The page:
This week we experienced a massive hurricane in Florida. If you’ve ever been in a situation to watch a natural disaster come directly at you in slow motion, then you understand the anxiety that builds with every shutter attached to the house, every case of water “discovered” in the store, and every breaking news alert on the Weather Channel. My area was fortunate to dodge the worst of it. I am grateful but also heartbroken by the destruction others faced through Hurricane Irma and the last week’s Harvey.
There are many leadership lessons to glean when these types of events occur. I witnessed heroism as people sacrificed their health and safety to help others. I witnessed generosity as strangers shared supplies and lodging (thanks sis). I witnessed critical thinking skills as plans were made to prepare based on limited information and uncertainty. And I witnessed self control as neighbors remained civil amidst their mounting fear.
On a smaller scale (much, much smaller), I was sequestered for three days with wavering electricity and a bunch of kids. Without television or iPads to distract and entertain, we resorted to board games. Actually, “resorted” may be too strong a word—I don’t want to connote such a negative connotation. What I really mean is that we had the opportunity to play board games because even with the impending hurricane, we managed to have a really good time.
I’m not the only one who’s been reminded about the greatness of board game. In the last few years, board games have been experiencing a resurgence with sales flourishing both in the US and around the world. Plus, did you know that board games were the single most-funded item on Kickstarter last year? Me either.
With my family’s marathon session of Monopoly, Sorry!, Candy Land, Scrabble, and Uno Attack, three things stood out that made our confinement more enjoyable and can benefit leaders.
“You sank my battleship”
Since the advent of board games, they have served as a training ground for warfare strategy. Where else can you compete for world domination within such a controlled state of conflict? But, as film and media studies professor Mary Flanagan recently said, board games also prompt us to reflect on “turn-taking and rules and fairness.” They involve a moral logic where you try to win within a predetermined set of guidelines.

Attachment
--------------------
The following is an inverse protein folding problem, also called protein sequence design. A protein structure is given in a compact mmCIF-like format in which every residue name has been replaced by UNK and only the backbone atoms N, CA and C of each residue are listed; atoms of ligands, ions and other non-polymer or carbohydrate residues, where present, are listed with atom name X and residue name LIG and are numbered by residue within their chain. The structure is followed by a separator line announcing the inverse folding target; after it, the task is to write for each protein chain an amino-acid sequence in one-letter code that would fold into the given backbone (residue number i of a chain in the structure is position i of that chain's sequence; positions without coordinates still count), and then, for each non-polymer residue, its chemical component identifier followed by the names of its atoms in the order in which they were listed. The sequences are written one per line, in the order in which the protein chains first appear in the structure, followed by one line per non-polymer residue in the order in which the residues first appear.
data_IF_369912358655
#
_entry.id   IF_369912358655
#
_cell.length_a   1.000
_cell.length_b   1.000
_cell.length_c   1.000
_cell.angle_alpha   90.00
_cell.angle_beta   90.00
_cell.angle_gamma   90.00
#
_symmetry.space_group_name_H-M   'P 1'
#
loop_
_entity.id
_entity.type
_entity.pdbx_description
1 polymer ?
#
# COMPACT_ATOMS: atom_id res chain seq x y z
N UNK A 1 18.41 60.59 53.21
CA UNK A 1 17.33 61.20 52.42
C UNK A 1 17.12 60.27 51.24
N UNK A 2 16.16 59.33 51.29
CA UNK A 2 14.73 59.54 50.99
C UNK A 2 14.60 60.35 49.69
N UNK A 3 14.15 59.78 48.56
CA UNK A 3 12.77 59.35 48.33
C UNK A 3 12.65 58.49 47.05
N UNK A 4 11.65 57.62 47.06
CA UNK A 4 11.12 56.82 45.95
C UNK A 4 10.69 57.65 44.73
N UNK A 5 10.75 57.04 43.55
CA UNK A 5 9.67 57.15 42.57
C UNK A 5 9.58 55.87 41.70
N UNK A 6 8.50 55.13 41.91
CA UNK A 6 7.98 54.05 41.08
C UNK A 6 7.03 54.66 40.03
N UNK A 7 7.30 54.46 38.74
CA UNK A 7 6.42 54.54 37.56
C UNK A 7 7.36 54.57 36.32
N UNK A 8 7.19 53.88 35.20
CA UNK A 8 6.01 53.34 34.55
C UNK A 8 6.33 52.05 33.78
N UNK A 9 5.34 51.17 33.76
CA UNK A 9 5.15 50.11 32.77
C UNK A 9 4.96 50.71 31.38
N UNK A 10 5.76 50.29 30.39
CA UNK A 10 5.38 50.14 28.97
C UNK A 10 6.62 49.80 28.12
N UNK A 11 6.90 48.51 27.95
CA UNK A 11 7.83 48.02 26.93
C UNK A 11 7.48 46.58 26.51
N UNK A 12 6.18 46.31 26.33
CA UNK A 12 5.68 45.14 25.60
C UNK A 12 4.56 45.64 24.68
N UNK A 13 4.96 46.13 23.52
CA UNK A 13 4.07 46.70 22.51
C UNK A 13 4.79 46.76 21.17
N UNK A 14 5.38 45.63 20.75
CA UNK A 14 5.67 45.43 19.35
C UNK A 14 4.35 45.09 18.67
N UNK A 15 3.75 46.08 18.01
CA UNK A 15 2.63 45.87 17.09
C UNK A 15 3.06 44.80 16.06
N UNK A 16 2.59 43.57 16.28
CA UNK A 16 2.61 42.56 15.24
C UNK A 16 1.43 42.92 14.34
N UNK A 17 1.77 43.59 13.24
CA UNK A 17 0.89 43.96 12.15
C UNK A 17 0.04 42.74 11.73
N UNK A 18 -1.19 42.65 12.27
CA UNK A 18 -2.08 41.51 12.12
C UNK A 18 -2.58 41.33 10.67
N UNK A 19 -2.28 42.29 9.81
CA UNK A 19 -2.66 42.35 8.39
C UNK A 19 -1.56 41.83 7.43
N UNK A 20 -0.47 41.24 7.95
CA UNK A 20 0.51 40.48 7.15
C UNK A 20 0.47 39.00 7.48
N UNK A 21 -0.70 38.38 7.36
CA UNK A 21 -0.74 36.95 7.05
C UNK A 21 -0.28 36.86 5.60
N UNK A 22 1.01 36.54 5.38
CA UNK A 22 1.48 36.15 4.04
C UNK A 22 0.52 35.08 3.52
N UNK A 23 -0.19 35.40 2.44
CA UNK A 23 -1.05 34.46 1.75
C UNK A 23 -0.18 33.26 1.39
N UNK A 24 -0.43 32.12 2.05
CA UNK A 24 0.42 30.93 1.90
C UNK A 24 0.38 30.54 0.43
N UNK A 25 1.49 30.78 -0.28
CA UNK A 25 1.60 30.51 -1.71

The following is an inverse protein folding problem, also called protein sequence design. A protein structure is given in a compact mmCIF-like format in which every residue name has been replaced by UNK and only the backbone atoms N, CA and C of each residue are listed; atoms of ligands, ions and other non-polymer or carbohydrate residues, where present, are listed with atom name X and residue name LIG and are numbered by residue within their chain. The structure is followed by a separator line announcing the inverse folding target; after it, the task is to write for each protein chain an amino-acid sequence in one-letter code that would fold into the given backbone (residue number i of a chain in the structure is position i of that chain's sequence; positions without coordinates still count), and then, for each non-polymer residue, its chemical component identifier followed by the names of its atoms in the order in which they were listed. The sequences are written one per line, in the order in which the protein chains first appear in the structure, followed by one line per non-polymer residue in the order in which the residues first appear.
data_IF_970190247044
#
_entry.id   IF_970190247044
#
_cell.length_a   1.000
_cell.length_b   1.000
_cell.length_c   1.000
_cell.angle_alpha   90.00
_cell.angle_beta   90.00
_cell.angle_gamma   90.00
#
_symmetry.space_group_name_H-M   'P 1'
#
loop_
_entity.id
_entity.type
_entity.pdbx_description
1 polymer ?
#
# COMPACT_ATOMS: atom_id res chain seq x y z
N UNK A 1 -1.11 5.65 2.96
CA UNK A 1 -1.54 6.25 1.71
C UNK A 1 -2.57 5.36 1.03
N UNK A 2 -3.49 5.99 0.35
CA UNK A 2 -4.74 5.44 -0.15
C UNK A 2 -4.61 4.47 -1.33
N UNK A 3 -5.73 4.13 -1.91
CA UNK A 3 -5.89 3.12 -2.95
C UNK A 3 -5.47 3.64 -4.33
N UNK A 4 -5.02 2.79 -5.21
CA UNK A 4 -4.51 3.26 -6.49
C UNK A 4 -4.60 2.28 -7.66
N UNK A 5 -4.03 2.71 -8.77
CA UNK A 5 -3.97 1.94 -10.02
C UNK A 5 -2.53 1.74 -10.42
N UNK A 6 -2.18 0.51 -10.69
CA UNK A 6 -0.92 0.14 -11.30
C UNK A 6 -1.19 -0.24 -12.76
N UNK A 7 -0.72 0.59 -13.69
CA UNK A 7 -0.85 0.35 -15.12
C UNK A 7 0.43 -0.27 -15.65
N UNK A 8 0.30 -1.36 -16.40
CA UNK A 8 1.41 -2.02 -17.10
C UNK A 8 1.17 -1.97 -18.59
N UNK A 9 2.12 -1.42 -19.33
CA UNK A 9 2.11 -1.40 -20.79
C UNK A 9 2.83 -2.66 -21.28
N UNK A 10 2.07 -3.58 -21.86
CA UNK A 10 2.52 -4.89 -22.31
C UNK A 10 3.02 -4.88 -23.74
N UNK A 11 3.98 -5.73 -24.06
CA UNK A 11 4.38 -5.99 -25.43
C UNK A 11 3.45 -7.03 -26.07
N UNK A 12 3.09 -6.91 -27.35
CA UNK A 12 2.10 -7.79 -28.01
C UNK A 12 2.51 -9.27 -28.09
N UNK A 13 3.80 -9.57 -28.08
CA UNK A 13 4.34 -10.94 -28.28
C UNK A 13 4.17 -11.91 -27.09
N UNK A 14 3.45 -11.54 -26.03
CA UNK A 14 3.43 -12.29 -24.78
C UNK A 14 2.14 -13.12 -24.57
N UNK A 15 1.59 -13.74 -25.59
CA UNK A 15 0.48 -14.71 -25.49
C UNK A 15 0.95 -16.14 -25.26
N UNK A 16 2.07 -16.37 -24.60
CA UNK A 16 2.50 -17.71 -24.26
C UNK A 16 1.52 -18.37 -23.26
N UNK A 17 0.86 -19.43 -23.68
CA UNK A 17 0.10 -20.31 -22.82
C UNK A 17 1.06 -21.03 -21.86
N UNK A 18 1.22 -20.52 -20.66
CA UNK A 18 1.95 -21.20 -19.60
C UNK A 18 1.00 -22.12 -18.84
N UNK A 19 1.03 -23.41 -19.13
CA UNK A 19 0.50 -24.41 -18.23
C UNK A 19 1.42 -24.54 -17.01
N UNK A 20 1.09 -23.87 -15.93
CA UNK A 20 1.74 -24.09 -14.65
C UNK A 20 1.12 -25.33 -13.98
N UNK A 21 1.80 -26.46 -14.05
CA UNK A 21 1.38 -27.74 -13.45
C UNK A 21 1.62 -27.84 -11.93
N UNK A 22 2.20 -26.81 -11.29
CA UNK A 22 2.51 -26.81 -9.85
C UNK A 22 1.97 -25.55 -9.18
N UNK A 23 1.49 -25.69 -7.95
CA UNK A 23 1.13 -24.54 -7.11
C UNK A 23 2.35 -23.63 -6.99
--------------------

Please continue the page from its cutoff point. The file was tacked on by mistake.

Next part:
Work is no different. We have codes of ethics, a company culture, and social norms to which we conduct ourselves. Basically, everyone in your organization has the same predetermined set of guidelines as a board game and you, the leader, must hold people accountable to turn-taking and rules and fairness. If you don’t, no one else will.
“Bonkers is fun. Bonkers is nice. Bonkers is never the same game twice”
Board games comprise of a high degree of analytical strategy. Since players are bound by the same rules, winning is the result of ingenuity and creative problem solving. Even more, once you devise of a flawless tactic, there’s an implicit understanding that it won’t work again since everyone has now seen it. This evolving learning curve is why you can play the same game over and over again and remain engaged.
The goal is to win, but it is the goal that is important, not the winning.—Reiner Knizia, award winning game designer
For leaders, we must create the same “safe” environment so as to allow our teams to explore new ideas. Use a brainstorming session to talk through a new idea. Get into the details as you take the project from preparation to the aftermath. You can also pilot initiatives with small groups or role play to see how it plays out.
“Play the game of Life”
Finally (and most importantly), board games require people to sit together and concentrate on a shared experience. Our work is dependent on collaboration and communication with others. Therefore, we need to foster relationships within our teams.
It turns out that being together is very addictive.—Jerry Holkins, a creator of Penny Arcade Expo
Want to build camaraderie? Engage in more conversations. “How was your weekend” is nice, but it’s hollow. Weekly check-ins, “stay” interviews, and day-to-day exchanges about performance and goal planning are simple solutions where you can bond over topics of substance.
It should not have taken a hurricane for my family to gain a newfound appreciation for board games. I’m hoping we can play them more often (preferably not on the bathroom floor during a tornado warning). If we do, maybe some of these lessons can become more common practice. If leaders can play them more, maybe these lessons can become more common practice for them, too.